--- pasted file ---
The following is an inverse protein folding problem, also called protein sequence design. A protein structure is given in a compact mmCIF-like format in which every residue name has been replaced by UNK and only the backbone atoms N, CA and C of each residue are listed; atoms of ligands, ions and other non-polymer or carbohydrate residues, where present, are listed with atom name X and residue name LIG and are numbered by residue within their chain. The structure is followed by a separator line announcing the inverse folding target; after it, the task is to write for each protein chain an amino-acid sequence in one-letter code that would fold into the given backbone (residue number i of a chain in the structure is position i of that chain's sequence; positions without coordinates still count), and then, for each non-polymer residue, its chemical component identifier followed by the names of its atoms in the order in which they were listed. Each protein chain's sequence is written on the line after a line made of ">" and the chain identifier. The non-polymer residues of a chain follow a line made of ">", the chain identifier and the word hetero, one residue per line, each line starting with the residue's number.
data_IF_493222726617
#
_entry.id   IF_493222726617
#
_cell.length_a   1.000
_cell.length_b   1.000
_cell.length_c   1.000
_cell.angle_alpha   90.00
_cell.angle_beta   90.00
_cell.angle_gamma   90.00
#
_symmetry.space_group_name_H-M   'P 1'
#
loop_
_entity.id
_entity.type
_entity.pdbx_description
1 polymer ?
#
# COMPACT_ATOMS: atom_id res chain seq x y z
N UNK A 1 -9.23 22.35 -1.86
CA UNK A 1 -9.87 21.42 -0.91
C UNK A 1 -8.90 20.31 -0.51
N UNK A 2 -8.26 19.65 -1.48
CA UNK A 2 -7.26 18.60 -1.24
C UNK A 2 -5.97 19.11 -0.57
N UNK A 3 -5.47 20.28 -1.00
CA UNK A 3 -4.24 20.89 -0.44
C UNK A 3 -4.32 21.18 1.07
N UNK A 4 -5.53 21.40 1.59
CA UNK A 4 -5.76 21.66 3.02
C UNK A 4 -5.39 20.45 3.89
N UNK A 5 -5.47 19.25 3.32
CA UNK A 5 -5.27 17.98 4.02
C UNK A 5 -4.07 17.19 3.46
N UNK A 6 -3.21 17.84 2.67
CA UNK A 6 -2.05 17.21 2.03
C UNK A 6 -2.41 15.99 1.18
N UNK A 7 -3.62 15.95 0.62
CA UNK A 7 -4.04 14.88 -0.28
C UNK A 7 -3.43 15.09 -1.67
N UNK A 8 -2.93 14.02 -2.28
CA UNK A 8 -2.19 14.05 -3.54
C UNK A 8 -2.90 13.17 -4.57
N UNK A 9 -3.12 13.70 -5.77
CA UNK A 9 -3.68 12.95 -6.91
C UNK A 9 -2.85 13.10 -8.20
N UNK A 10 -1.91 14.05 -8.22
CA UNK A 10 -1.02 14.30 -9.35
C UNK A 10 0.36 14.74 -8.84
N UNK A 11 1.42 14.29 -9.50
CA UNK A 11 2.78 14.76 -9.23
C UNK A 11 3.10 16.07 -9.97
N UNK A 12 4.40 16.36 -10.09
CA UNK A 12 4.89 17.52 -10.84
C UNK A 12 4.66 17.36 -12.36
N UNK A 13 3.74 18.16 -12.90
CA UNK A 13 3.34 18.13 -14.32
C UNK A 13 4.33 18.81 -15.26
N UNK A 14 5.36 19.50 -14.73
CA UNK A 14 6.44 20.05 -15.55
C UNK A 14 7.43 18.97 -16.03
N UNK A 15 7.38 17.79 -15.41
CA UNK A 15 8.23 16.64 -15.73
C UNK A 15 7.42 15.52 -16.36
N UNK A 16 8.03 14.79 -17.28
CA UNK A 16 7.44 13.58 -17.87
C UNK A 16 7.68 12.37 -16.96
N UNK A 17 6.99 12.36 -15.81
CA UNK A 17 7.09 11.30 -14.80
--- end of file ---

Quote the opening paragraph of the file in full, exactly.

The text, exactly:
The following is an inverse protein folding problem, also called protein sequence design. A protein structure is given in a compact mmCIF-like format in which every residue name has been replaced by UNK and only the backbone atoms N, CA and C of each residue are listed; atoms of ligands, ions and other non-polymer or carbohydrate residues, where present, are listed with atom name X and residue name LIG and are numbered by residue within their chain. The structure is followed by a separator line announcing the inverse folding target; after it, the task is to write for each protein chain an amino-acid sequence in one-letter code that would fold into the given backbone (residue number i of a chain in the structure is position i of that chain's sequence; positions without coordinates still count), and then, for each non-polymer residue, its chemical component identifier followed by the names of its atoms in the order in which they were listed. Each protein chain's sequence is written on the line after a line made of ">" and the chain identifier. The non-polymer residues of a chain follow a line made of ">", the chain identifier and the word hetero, one residue per line, each line starting with the residue's number.